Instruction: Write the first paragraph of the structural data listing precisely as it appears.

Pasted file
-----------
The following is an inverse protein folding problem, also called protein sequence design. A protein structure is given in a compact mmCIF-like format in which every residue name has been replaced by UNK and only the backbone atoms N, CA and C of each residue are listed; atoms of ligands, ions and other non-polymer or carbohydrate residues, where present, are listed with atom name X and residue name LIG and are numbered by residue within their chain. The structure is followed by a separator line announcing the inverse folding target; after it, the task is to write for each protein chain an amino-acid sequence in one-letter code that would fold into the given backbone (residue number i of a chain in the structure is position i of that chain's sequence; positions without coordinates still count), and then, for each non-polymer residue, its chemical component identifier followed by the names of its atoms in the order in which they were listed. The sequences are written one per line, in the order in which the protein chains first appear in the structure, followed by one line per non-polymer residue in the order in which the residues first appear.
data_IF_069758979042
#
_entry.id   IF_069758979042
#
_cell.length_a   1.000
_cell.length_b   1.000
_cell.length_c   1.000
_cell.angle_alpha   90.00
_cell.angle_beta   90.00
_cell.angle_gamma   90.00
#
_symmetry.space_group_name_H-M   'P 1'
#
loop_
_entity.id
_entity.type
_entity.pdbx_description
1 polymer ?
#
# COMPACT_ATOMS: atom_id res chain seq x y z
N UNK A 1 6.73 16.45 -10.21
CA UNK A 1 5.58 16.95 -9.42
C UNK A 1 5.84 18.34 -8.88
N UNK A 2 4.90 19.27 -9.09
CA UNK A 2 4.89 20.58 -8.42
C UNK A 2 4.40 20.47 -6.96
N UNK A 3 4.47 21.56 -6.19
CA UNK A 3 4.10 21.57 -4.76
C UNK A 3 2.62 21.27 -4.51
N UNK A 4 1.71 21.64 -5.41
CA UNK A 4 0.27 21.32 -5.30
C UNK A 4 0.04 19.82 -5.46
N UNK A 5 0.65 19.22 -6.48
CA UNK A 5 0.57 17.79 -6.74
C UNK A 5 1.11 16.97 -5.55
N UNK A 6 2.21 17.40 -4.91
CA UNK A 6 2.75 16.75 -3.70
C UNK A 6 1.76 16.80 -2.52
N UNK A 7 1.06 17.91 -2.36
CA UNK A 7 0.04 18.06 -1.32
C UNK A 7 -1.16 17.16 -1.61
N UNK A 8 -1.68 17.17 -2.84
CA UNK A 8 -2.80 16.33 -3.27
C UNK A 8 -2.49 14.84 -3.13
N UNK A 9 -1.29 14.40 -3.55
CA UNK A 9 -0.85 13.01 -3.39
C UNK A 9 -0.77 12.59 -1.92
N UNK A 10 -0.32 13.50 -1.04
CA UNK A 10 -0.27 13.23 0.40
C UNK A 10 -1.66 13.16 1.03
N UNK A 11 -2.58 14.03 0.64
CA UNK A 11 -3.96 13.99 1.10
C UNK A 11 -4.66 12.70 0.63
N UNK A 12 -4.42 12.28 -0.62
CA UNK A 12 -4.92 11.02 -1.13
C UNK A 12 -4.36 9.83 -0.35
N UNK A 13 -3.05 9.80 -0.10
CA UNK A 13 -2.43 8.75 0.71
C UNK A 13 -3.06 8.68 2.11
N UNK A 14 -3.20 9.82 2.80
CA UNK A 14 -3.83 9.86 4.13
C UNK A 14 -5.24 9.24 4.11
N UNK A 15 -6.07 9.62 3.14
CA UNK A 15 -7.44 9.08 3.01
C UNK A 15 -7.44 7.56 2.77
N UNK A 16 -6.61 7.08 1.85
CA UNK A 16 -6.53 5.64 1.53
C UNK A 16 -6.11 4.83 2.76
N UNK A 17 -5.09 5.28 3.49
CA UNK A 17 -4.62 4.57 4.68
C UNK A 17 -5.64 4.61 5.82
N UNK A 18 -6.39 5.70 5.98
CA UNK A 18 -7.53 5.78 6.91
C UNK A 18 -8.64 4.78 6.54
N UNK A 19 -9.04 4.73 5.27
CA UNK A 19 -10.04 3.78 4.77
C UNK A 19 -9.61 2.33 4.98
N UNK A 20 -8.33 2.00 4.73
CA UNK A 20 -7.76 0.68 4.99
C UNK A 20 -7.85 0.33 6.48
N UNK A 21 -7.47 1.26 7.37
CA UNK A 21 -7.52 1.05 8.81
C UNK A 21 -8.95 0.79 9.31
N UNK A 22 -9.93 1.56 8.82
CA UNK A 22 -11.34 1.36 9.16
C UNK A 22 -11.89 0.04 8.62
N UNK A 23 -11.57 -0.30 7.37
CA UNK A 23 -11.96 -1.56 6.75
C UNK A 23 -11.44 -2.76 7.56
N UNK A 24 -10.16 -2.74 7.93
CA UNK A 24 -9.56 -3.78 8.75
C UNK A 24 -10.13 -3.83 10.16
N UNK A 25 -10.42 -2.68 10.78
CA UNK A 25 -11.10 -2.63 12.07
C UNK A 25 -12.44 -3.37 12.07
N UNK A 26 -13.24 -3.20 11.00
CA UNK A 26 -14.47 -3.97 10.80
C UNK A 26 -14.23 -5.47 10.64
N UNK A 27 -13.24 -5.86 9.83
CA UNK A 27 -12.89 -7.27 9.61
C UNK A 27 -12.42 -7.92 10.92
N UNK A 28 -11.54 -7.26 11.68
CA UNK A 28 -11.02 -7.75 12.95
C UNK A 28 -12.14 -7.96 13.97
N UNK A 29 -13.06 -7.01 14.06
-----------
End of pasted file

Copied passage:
The following is an inverse protein folding problem, also called protein sequence design. A protein structure is given in a compact mmCIF-like format in which every residue name has been replaced by UNK and only the backbone atoms N, CA and C of each residue are listed; atoms of ligands, ions and other non-polymer or carbohydrate residues, where present, are listed with atom name X and residue name LIG and are numbered by residue within their chain. The structure is followed by a separator line announcing the inverse folding target; after it, the task is to write for each protein chain an amino-acid sequence in one-letter code that would fold into the given backbone (residue number i of a chain in the structure is position i of that chain's sequence; positions without coordinates still count), and then, for each non-polymer residue, its chemical component identifier followed by the names of its atoms in the order in which they were listed. The sequences are written one per line, in the order in which the protein chains first appear in the structure, followed by one line per non-polymer residue in the order in which the residues first appear.